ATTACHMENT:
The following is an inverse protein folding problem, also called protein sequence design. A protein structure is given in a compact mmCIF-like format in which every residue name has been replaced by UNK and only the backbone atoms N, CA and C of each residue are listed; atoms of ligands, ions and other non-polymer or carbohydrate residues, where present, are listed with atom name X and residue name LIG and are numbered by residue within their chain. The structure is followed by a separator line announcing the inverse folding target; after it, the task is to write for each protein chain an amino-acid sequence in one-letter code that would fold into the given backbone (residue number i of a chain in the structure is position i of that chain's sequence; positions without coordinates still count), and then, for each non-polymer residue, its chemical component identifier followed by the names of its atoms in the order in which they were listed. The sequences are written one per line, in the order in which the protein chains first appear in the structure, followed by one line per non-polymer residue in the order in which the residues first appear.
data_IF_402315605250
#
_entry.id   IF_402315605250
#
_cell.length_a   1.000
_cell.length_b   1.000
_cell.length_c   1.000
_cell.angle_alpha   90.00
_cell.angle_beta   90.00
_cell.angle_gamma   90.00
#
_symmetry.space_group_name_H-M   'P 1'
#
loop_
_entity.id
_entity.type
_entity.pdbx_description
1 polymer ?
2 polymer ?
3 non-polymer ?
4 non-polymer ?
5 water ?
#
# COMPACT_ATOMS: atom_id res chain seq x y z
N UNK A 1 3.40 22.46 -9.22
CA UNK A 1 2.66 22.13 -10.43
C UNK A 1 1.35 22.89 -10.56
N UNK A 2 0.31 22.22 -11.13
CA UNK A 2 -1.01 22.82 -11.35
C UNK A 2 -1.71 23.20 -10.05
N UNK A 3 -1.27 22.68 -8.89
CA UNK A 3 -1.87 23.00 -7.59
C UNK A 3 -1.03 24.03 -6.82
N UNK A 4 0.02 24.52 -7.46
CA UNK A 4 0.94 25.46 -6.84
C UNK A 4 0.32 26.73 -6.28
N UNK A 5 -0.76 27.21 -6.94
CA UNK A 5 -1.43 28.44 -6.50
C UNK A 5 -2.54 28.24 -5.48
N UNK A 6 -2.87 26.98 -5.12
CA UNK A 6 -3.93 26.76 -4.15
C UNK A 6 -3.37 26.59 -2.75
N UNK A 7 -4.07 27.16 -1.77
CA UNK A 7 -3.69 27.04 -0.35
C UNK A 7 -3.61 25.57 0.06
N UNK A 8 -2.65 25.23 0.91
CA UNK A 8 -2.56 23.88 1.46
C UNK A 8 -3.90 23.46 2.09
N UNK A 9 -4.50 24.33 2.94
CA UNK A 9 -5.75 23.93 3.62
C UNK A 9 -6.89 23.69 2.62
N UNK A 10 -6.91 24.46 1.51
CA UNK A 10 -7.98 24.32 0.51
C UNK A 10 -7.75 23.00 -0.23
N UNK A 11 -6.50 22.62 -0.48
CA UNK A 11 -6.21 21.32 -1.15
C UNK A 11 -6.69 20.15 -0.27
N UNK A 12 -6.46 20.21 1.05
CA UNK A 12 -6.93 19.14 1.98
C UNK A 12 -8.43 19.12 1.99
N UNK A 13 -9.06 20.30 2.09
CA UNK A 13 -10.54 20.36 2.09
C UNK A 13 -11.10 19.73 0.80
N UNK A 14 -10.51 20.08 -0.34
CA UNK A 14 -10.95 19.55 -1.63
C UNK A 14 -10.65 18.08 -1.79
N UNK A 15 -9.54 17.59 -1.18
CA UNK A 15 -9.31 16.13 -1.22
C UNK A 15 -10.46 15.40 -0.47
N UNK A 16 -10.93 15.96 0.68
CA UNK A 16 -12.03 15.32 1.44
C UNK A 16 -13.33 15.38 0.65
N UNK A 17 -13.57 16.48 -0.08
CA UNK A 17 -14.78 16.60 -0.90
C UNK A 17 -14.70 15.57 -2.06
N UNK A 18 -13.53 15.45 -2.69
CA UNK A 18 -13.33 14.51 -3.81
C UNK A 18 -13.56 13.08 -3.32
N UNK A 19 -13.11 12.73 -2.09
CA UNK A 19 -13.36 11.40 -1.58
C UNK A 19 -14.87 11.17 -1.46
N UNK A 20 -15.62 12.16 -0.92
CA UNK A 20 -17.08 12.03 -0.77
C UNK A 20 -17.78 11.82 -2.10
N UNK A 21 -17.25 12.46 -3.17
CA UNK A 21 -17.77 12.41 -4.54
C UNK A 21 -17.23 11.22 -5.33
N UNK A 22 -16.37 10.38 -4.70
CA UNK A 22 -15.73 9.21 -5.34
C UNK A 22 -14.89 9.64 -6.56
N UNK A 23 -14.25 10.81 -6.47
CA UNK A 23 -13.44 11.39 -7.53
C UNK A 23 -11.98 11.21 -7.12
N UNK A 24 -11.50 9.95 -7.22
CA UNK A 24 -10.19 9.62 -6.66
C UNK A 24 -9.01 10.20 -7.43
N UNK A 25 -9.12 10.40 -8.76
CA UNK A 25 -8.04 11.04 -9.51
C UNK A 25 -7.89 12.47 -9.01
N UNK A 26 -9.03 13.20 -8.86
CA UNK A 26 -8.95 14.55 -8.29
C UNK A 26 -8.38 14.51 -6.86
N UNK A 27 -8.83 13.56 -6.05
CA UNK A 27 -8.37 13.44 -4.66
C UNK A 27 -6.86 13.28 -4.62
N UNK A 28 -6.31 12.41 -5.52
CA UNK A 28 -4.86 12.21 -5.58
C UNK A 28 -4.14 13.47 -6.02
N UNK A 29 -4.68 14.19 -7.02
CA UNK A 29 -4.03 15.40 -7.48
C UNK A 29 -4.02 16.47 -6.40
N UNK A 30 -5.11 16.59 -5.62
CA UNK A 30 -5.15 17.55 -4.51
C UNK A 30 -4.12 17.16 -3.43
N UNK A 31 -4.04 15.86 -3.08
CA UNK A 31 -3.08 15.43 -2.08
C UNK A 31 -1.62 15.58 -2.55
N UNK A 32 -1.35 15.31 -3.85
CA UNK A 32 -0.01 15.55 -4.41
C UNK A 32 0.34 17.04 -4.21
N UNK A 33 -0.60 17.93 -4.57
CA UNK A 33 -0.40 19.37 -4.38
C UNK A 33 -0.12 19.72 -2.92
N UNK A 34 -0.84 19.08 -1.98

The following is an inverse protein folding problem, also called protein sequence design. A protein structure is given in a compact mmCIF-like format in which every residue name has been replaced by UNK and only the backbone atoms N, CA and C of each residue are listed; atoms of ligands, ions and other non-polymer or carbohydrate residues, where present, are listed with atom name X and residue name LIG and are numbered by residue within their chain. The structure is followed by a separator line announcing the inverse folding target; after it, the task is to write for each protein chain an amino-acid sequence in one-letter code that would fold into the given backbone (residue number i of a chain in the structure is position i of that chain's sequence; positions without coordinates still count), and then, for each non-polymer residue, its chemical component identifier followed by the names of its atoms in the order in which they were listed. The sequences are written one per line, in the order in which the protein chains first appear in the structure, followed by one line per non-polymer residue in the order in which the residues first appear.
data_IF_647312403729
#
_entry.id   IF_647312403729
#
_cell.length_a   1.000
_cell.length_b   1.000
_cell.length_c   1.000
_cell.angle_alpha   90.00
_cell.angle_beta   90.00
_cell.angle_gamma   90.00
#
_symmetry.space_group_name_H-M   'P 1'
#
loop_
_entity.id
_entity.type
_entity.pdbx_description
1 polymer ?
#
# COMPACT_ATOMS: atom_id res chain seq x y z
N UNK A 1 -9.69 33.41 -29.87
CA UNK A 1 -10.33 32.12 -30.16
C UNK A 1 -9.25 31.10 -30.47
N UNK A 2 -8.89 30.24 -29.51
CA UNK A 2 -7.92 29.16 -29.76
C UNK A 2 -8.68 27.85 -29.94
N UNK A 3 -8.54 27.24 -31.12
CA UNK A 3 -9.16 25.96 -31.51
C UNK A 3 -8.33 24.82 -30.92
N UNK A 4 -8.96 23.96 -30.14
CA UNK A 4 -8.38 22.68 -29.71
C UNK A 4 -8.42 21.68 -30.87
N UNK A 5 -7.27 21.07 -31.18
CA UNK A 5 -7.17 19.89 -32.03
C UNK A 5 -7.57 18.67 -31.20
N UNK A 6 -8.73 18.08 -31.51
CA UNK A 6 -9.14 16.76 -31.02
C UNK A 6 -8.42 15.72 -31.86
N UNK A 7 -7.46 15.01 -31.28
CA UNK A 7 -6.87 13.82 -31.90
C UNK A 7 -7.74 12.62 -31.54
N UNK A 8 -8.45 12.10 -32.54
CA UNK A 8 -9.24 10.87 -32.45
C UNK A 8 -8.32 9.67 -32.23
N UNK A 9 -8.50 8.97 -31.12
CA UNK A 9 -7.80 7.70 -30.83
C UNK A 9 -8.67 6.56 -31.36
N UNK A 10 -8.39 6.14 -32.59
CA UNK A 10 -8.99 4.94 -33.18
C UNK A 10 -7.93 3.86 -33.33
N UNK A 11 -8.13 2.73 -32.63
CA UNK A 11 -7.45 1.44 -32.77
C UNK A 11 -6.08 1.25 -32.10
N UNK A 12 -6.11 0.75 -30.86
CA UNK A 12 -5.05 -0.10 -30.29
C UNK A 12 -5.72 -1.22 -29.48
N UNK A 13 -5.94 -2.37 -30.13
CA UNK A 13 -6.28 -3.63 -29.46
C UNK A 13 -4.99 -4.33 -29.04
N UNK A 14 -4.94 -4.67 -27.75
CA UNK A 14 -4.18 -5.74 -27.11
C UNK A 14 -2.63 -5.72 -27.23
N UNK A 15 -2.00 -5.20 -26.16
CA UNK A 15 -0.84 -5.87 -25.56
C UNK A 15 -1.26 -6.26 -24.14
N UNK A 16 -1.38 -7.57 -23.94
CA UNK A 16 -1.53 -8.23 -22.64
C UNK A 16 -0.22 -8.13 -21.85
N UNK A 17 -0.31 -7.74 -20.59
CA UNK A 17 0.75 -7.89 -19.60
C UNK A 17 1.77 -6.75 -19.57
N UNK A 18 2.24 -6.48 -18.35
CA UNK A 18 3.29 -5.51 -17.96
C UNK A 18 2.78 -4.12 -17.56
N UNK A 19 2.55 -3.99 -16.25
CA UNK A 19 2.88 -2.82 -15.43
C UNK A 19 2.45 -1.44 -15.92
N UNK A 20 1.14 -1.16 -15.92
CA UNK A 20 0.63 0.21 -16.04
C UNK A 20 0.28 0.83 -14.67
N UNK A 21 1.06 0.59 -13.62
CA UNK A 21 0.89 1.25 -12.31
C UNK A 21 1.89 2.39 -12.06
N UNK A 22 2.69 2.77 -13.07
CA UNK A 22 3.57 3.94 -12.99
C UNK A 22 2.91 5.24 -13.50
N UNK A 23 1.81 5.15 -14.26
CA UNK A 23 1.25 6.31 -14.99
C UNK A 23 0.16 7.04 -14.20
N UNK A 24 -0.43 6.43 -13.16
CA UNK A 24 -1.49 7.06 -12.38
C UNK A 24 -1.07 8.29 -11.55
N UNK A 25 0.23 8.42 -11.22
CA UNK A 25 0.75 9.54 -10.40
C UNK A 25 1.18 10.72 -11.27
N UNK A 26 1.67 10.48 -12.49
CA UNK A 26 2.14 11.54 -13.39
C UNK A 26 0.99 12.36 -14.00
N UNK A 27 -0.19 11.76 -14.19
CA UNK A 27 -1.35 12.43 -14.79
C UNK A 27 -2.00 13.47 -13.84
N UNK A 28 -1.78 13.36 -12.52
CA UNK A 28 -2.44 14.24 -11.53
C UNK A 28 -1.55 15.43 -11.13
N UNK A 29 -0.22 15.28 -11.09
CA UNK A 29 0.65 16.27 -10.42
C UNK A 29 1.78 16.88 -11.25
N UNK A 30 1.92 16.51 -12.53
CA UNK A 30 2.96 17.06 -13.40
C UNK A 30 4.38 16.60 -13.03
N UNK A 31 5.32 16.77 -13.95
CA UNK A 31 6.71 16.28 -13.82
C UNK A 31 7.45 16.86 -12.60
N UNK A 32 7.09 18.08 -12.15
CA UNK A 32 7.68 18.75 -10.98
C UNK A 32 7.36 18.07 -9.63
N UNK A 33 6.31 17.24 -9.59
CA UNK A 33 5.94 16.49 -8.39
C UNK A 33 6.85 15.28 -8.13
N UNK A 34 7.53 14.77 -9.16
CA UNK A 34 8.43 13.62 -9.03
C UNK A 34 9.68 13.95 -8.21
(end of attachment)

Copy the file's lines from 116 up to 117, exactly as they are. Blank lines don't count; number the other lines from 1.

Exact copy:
N UNK A 31 -4.04 15.86 -3.08
CA UNK A 31 -3.08 15.43 -2.08